School welfare officer, school attendance officer
Education welfare officers make sure that children attend school and get the support they need.
Salary range: £21,000 to £40,000
How to become an education welfare officer
You can get into this job through:
- a university course
- working towards this role
- applying directly
You could do a degree in social and human sciences, social work or education.
You’ll usually need:
- 2 to 3 A levels, or equivalent, for a degree
- equivalent entry requirements
- student finance for fees and living costs
- university courses and entry requirements
You may be able to work as an assistant welfare officer with a local authority and do training on the job to qualify. For this you’ll usually need:
- experience working with children or young people
- GCSEs at grades 9 to 4 (A* to C) in English and maths
- 1 or 2 A levels, or equivalent
Volunteering and experience
You can get experience of working with young people, which could help when you apply for jobs. Examples include mentoring and youth work.
You can find opportunities through Volunteering Matters.
You can apply directly to become an education welfare officer if you’ve got relevant experience and qualifications.
Employers usually look for people who have a background in:
- social work
- youth and community work
You’ll find more details about working in education welfare through the education welfare service of your local council.
What it takes
Skills and knowledge
- counselling skills including active listening and a non-judgemental approach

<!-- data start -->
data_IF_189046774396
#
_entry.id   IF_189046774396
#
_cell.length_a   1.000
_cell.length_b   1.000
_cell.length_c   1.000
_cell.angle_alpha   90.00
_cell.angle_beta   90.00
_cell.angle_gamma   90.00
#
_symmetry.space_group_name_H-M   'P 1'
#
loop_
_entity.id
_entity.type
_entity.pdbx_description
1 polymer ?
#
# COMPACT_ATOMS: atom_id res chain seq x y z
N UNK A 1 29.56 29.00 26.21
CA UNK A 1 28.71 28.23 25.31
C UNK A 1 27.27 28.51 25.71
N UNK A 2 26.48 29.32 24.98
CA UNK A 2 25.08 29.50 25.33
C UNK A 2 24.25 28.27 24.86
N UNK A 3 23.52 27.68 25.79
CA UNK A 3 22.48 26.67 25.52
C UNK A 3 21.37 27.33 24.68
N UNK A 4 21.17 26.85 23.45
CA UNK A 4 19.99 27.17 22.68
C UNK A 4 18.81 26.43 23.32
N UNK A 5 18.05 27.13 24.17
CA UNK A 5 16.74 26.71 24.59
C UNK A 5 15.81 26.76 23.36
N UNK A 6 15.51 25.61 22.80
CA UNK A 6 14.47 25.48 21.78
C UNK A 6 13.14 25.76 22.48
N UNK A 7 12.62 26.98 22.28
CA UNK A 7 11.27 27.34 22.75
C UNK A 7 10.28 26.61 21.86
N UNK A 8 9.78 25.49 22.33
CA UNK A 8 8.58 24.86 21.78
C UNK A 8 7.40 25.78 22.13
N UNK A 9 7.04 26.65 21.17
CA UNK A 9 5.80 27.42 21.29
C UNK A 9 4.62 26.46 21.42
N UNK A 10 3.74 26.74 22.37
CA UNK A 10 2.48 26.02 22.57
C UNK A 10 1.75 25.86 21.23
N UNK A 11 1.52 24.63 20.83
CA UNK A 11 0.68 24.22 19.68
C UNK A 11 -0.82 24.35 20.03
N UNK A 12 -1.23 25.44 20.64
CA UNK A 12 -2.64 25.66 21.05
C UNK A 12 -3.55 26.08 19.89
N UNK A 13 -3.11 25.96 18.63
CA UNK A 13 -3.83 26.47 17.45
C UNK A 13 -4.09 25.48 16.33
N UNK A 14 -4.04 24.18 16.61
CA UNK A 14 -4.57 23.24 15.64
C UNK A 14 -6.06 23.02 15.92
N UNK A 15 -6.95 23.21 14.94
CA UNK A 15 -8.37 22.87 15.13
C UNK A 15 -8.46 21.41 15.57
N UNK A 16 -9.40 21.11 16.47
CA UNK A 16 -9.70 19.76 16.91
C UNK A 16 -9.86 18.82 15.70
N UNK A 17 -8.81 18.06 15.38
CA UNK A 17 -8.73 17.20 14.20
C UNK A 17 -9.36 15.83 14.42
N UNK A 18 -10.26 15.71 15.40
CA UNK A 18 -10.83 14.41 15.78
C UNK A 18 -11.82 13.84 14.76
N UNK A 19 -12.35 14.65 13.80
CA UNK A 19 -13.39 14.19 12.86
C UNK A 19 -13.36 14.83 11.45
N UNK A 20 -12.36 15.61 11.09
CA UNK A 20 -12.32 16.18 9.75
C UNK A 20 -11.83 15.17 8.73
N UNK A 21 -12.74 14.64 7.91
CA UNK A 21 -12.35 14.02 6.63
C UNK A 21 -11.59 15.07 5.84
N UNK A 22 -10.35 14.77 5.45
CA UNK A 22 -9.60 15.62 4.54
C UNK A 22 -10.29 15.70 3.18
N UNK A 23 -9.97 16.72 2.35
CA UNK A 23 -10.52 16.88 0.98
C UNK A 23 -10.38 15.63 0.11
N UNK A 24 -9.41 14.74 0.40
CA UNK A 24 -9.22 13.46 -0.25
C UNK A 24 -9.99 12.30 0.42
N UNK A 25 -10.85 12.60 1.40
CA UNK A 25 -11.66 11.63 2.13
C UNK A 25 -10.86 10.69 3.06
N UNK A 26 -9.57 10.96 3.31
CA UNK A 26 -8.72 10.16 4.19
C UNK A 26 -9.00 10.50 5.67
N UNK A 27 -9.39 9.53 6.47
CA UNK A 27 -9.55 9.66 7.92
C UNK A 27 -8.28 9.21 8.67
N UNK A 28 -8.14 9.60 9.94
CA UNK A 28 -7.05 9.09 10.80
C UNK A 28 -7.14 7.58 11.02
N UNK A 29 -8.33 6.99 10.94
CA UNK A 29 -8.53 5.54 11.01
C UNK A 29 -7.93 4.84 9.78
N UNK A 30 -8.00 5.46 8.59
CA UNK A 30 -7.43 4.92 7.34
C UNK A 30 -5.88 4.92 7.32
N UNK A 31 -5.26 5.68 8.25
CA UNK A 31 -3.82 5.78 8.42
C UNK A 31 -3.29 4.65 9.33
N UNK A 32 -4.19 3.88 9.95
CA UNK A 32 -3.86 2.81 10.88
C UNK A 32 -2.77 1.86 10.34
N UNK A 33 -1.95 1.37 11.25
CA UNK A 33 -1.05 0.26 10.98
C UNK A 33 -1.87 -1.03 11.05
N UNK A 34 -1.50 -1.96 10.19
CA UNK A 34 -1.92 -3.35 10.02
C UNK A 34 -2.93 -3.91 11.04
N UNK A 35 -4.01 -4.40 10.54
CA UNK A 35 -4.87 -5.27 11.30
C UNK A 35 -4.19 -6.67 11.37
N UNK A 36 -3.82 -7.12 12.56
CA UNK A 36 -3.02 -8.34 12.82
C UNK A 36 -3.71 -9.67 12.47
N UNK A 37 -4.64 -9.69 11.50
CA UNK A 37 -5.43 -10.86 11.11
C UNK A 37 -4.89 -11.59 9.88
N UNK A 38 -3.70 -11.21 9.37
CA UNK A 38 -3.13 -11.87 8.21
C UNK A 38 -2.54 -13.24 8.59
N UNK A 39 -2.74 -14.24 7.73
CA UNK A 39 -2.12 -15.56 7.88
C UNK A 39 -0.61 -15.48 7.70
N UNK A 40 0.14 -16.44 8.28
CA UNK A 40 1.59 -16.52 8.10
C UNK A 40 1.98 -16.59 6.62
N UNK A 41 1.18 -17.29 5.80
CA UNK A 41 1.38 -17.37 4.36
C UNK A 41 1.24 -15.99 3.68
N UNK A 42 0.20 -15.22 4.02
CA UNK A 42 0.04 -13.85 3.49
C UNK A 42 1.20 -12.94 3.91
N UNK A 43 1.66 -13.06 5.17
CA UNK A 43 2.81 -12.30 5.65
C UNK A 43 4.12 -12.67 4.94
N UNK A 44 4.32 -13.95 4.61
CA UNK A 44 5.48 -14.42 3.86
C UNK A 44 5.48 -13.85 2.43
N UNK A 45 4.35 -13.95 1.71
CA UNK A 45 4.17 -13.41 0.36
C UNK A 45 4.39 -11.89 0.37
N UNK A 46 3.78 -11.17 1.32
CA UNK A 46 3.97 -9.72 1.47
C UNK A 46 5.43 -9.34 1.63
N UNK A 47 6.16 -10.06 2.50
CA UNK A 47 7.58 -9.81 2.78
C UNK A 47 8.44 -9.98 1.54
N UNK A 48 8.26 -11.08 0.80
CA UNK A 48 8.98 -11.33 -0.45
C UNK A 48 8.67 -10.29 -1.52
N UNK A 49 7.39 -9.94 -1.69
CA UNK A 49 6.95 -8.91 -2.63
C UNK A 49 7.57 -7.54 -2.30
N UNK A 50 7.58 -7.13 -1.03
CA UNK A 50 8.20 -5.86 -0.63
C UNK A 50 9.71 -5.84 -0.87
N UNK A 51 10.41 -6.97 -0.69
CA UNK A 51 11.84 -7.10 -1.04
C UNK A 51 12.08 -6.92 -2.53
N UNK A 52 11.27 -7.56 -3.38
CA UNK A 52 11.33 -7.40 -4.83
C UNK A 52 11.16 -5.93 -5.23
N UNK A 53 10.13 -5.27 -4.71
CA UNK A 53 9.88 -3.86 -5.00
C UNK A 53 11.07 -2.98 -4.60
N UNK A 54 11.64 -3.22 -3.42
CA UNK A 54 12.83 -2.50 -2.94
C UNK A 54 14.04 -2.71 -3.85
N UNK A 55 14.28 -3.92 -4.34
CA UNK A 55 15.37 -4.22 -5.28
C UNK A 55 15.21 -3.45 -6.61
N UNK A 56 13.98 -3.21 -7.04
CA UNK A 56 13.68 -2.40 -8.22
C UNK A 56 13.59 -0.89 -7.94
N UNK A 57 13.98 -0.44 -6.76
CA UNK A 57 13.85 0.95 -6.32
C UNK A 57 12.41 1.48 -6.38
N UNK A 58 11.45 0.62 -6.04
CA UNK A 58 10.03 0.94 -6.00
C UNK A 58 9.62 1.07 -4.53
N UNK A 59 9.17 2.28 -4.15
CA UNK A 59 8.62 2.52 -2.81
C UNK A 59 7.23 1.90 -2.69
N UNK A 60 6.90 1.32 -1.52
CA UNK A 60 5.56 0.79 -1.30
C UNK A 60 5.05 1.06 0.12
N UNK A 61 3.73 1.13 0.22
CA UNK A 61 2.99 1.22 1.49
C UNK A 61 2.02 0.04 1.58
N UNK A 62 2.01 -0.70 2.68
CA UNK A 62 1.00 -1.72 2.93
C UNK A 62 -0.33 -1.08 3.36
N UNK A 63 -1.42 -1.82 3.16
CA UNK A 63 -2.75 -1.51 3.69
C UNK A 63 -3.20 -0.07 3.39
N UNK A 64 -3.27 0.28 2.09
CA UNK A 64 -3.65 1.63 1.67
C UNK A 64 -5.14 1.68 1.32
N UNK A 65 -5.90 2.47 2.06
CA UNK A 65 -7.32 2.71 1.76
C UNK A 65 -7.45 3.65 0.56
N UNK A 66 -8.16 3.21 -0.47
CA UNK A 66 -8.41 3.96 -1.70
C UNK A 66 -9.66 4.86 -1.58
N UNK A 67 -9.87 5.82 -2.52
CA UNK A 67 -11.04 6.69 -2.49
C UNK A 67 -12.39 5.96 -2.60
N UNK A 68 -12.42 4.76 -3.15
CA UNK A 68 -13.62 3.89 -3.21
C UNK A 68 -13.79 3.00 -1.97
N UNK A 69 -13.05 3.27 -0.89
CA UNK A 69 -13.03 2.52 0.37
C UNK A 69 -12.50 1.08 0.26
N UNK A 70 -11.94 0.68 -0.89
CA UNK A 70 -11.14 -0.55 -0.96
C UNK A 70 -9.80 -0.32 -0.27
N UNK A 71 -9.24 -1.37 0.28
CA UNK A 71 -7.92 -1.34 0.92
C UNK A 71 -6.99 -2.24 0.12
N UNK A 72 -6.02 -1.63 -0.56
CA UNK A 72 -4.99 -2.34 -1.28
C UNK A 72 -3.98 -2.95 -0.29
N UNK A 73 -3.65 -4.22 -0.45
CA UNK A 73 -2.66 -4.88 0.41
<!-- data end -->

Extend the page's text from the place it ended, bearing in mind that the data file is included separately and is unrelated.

- knowledge of psychology
- knowledge of teaching and the ability to design courses
- sensitivity and understanding
- customer service skills
- patience and the ability to remain calm in stressful situations
- the ability to work well with others
- knowledge of English language
- to be able to use a computer and the main software packages competently
Restrictions and requirements
You’ll need to:
- pass enhanced background checks
- have a full driving licence
What you’ll do
Your day-to-day tasks will include:
- working closely with key staff in schools to identify and resolve attendance problems
- meeting parents and pupils at school or home to explain legal responsibilities
- helping families get benefits for school meals, transport or clothing
- taking necessary action through the magistrates’ court
- arranging education for pupils who are excluded
- writing case notes and letters to parents
- handling sensitive information
- keeping to deadlines and targets
You could work at a school or from home.
Your working environment may be emotionally demanding and you’ll travel often.
Career path and progression
With experience and training you could become a team leader, senior education welfare officer or a head of service.
You could also train for a career in social services, the probation service, youth work or pastoral care.